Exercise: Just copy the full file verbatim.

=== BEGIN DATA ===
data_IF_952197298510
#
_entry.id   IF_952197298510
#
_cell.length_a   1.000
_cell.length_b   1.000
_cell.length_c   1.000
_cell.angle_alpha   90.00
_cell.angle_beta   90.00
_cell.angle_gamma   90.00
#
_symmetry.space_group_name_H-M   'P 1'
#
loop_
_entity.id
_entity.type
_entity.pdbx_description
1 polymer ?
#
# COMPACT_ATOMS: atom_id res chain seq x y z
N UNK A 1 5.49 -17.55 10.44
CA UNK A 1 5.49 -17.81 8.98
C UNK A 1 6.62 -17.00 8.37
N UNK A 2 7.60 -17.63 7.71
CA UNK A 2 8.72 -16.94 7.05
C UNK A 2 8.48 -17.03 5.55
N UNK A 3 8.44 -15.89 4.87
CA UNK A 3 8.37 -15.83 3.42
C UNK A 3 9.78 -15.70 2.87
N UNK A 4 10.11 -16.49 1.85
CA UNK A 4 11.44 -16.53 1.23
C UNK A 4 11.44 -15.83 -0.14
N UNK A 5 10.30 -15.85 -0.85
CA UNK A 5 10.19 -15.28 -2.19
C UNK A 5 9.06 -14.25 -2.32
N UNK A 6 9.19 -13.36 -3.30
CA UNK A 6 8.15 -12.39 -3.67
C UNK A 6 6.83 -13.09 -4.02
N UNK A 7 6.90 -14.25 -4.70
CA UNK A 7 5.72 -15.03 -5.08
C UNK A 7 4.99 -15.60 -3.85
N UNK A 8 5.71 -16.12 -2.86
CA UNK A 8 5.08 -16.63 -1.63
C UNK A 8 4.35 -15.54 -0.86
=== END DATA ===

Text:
data_IF_952197298510
#
_entry.id   IF_952197298510
#
_cell.length_a   1.000
_cell.length_b   1.000
_cell.length_c   1.000
_cell.angle_alpha   90.00
_cell.angle_beta   90.00
_cell.angle_gamma   90.00
#
_symmetry.space_group_name_H-M   'P 1'
#
loop_
_entity.id
_entity.type
_entity.pdbx_description
1 polymer ?
#
# COMPACT_ATOMS: atom_id res chain seq x y z
N UNK A 1 5.49 -17.55 10.44
CA UNK A 1 5.49 -17.81 8.98
C UNK A 1 6.62 -17.00 8.37
N UNK A 2 7.60 -17.63 7.71
CA UNK A 2 8.72 -16.94 7.05
C UNK A 2 8.48 -17.03 5.55
N UNK A 3 8.44 -15.89 4.87
CA UNK A 3 8.37 -15.83 3.42
C UNK A 3 9.78 -15.70 2.87
N UNK A 4 10.11 -16.49 1.85
CA UNK A 4 11.44 -16.53 1.23
C UNK A 4 11.44 -15.83 -0.14
N UNK A 5 10.30 -15.85 -0.85
CA UNK A 5 10.19 -15.28 -2.19
C UNK A 5 9.06 -14.25 -2.32
N UNK A 6 9.19 -13.36 -3.30
CA UNK A 6 8.15 -12.39 -3.67
C UNK A 6 6.83 -13.09 -4.02
N UNK A 7 6.90 -14.25 -4.70
CA UNK A 7 5.72 -15.03 -5.08
C UNK A 7 4.99 -15.60 -3.85
N UNK A 8 5.71 -16.12 -2.86
CA UNK A 8 5.08 -16.63 -1.63
C UNK A 8 4.35 -15.54 -0.86